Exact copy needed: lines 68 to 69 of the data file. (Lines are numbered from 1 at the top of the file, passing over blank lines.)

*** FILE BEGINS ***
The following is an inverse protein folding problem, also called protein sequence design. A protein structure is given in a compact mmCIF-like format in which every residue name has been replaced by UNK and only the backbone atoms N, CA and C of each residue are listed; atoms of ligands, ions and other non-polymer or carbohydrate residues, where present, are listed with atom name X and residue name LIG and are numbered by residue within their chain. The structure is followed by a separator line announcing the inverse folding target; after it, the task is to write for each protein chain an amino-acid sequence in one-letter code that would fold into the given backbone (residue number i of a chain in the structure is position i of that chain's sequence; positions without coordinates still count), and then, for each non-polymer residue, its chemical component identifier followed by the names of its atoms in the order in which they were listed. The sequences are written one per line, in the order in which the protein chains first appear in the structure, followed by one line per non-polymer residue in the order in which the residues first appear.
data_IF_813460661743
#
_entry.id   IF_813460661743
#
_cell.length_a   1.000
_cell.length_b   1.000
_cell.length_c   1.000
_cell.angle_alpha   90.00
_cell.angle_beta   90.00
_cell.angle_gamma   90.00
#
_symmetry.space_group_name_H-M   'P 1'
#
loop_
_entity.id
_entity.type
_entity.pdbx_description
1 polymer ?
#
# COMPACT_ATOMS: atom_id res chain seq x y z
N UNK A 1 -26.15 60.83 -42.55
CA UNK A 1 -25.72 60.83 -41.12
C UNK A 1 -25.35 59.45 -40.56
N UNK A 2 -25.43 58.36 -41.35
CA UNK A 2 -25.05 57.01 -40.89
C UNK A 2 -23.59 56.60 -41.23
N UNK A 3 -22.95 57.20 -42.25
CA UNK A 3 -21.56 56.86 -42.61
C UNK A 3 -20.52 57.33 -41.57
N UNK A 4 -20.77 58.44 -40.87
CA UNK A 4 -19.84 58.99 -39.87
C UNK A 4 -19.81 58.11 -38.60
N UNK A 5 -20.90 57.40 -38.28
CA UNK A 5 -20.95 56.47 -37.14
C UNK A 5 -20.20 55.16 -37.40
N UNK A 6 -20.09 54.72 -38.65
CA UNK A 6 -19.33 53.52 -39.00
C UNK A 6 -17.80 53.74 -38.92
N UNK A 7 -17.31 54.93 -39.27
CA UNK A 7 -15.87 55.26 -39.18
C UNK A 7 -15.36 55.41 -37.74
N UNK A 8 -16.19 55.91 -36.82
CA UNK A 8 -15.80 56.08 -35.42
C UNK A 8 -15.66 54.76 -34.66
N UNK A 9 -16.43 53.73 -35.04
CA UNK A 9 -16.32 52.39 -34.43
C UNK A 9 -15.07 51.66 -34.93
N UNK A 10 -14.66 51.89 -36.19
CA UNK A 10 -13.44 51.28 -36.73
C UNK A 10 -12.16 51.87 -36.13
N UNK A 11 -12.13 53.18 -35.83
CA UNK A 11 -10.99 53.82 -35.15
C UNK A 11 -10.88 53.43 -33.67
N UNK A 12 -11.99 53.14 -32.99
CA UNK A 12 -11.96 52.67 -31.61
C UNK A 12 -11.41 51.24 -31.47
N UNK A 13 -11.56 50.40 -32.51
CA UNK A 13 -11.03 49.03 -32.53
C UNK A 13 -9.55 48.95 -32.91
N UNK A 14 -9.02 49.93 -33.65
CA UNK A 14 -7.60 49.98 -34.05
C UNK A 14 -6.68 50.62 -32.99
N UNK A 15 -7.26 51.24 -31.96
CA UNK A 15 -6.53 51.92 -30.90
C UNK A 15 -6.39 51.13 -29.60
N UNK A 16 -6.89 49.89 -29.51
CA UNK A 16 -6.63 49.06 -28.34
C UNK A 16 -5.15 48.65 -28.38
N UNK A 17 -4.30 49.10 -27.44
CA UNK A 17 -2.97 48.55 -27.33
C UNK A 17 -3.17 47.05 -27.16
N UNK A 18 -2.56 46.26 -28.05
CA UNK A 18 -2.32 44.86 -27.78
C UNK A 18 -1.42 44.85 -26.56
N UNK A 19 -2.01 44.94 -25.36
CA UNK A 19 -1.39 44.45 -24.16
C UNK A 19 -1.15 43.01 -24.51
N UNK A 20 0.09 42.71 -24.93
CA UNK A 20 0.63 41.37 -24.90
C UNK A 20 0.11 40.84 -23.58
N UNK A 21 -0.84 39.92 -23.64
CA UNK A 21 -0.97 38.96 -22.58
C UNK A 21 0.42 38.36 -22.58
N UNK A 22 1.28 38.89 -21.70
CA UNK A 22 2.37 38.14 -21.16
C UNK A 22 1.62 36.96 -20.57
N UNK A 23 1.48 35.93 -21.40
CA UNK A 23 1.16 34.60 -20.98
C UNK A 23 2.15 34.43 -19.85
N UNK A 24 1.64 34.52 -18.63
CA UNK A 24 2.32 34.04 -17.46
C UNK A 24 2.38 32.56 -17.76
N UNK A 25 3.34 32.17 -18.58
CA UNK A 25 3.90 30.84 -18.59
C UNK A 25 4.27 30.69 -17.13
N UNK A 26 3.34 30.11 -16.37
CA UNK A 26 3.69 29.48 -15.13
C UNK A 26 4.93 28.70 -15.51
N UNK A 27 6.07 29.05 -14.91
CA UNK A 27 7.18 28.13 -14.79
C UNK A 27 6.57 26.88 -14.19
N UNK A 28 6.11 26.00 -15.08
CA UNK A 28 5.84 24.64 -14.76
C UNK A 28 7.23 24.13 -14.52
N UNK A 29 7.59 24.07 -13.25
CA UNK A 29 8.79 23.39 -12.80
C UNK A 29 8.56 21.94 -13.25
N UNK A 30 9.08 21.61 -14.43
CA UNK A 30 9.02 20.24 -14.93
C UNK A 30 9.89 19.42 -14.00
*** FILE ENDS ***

CA UNK A 16 -6.63 49.06 -28.34
C UNK A 16 -5.15 48.65 -28.38